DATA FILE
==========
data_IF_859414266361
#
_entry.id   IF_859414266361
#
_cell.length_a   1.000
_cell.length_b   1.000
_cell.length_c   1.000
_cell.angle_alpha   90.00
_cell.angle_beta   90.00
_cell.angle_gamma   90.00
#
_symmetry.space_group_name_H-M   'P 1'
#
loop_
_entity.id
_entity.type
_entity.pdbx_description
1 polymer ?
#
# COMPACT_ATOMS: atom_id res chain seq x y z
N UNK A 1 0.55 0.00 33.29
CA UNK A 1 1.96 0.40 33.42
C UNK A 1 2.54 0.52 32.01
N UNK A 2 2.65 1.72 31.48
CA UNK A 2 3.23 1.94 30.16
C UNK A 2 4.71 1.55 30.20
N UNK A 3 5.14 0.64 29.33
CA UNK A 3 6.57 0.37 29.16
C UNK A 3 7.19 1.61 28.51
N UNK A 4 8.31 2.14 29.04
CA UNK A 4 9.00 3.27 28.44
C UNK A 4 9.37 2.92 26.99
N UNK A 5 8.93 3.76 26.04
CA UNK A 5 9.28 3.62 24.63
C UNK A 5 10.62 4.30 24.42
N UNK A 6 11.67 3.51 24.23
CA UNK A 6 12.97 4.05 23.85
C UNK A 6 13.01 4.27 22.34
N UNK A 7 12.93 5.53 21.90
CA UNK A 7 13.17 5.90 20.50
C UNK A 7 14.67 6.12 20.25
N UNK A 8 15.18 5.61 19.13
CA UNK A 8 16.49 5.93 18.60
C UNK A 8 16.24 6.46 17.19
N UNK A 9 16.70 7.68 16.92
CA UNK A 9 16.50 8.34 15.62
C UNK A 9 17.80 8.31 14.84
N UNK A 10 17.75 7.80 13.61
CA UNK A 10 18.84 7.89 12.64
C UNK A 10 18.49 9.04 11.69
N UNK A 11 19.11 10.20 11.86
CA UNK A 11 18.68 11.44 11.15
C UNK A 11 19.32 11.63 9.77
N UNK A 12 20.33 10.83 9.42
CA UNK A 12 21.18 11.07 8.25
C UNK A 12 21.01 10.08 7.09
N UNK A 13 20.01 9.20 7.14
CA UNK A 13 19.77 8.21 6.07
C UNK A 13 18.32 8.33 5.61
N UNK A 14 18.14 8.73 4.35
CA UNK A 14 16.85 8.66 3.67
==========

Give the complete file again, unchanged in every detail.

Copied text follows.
data_IF_859414266361
#
_entry.id   IF_859414266361
#
_cell.length_a   1.000
_cell.length_b   1.000
_cell.length_c   1.000
_cell.angle_alpha   90.00
_cell.angle_beta   90.00
_cell.angle_gamma   90.00
#
_symmetry.space_group_name_H-M   'P 1'
#
loop_
_entity.id
_entity.type
_entity.pdbx_description
1 polymer ?
#
# COMPACT_ATOMS: atom_id res chain seq x y z
N UNK A 1 0.55 0.00 33.29
CA UNK A 1 1.96 0.40 33.42
C UNK A 1 2.54 0.52 32.01
N UNK A 2 2.65 1.72 31.48
CA UNK A 2 3.23 1.94 30.16
C UNK A 2 4.71 1.55 30.20
N UNK A 3 5.14 0.64 29.33
CA UNK A 3 6.57 0.37 29.16
C UNK A 3 7.19 1.61 28.51
N UNK A 4 8.31 2.14 29.04
CA UNK A 4 9.00 3.27 28.44
C UNK A 4 9.37 2.92 26.99
N UNK A 5 8.93 3.76 26.04
CA UNK A 5 9.28 3.62 24.63
C UNK A 5 10.62 4.30 24.42
N UNK A 6 11.67 3.51 24.23
CA UNK A 6 12.97 4.05 23.85
C UNK A 6 13.01 4.27 22.34
N UNK A 7 12.93 5.53 21.90
CA UNK A 7 13.17 5.90 20.50
C UNK A 7 14.67 6.12 20.25
N UNK A 8 15.18 5.61 19.13
CA UNK A 8 16.49 5.93 18.60
C UNK A 8 16.24 6.46 17.19
N UNK A 9 16.70 7.68 16.92
CA UNK A 9 16.50 8.34 15.62
C UNK A 9 17.80 8.31 14.84
N UNK A 10 17.75 7.80 13.61
CA UNK A 10 18.84 7.89 12.64
C UNK A 10 18.49 9.04 11.69
N UNK A 11 19.11 10.20 11.86
CA UNK A 11 18.68 11.44 11.15
C UNK A 11 19.32 11.63 9.77
N UNK A 12 20.33 10.83 9.42
CA UNK A 12 21.18 11.07 8.25
C UNK A 12 21.01 10.08 7.09
N UNK A 13 20.01 9.20 7.14
CA UNK A 13 19.77 8.21 6.07
C UNK A 13 18.32 8.33 5.61
N UNK A 14 18.14 8.73 4.35
CA UNK A 14 16.85 8.66 3.67